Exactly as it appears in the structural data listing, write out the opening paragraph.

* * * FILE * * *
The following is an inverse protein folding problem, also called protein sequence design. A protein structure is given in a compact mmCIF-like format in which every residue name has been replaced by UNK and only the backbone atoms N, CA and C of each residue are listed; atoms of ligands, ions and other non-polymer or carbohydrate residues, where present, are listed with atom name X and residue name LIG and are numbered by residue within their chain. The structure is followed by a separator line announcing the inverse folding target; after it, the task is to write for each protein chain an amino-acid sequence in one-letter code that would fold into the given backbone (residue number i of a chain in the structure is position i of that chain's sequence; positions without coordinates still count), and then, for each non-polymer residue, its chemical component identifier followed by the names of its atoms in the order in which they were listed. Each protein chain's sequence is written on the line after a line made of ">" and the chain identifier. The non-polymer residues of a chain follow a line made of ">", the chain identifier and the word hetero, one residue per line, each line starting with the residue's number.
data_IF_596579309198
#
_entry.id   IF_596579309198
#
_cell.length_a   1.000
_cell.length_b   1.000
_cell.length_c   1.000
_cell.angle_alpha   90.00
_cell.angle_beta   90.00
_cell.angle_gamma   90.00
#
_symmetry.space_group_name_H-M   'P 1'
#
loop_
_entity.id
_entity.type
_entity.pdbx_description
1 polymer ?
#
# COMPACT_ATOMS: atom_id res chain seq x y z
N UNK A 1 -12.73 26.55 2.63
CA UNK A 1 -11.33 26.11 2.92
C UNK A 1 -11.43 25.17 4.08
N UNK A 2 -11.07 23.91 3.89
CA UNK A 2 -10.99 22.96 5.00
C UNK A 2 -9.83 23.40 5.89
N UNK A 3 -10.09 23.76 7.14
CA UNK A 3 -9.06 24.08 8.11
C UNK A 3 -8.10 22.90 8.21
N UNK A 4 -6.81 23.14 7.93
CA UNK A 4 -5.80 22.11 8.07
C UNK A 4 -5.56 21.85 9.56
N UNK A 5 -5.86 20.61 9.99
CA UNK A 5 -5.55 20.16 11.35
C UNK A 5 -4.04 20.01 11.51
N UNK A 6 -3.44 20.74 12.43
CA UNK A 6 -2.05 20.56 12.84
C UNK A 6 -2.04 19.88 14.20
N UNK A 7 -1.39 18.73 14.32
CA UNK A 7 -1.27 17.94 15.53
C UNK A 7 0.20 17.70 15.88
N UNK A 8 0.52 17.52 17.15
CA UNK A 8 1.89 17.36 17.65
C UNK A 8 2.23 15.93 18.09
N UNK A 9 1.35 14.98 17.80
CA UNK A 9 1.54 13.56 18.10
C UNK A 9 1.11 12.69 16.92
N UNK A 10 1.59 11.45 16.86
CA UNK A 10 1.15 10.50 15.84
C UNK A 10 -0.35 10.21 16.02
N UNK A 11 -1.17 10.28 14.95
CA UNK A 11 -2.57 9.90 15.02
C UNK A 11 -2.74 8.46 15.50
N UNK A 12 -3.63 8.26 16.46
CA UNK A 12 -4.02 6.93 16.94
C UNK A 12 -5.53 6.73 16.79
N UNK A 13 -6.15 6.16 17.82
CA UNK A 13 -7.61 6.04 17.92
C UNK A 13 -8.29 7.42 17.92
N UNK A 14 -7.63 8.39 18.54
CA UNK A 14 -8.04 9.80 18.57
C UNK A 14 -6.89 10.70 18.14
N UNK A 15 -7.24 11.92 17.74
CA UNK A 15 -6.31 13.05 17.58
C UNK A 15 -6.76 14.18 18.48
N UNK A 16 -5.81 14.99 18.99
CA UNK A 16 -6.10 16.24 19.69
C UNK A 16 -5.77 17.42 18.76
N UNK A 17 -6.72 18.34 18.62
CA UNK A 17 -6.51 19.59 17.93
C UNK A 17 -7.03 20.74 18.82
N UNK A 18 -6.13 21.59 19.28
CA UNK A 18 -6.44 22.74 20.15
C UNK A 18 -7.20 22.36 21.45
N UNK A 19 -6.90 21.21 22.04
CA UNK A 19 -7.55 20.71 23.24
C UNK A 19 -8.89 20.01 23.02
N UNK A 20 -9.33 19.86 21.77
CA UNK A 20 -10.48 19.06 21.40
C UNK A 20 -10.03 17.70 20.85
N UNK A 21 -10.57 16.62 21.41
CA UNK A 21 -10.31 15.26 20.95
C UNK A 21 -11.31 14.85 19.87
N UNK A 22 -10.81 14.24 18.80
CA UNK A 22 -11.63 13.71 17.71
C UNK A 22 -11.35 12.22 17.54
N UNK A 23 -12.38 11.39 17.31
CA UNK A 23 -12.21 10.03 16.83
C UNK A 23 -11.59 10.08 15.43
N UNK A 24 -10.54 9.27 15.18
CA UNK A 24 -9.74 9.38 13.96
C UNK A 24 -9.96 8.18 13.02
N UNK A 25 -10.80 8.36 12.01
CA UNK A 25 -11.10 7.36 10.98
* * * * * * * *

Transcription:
The following is an inverse protein folding problem, also called protein sequence design. A protein structure is given in a compact mmCIF-like format in which every residue name has been replaced by UNK and only the backbone atoms N, CA and C of each residue are listed; atoms of ligands, ions and other non-polymer or carbohydrate residues, where present, are listed with atom name X and residue name LIG and are numbered by residue within their chain. The structure is followed by a separator line announcing the inverse folding target; after it, the task is to write for each protein chain an amino-acid sequence in one-letter code that would fold into the given backbone (residue number i of a chain in the structure is position i of that chain's sequence; positions without coordinates still count), and then, for each non-polymer residue, its chemical component identifier followed by the names of its atoms in the order in which they were listed. Each protein chain's sequence is written on the line after a line made of ">" and the chain identifier. The non-polymer residues of a chain follow a line made of ">", the chain identifier and the word hetero, one residue per line, each line starting with the residue's number.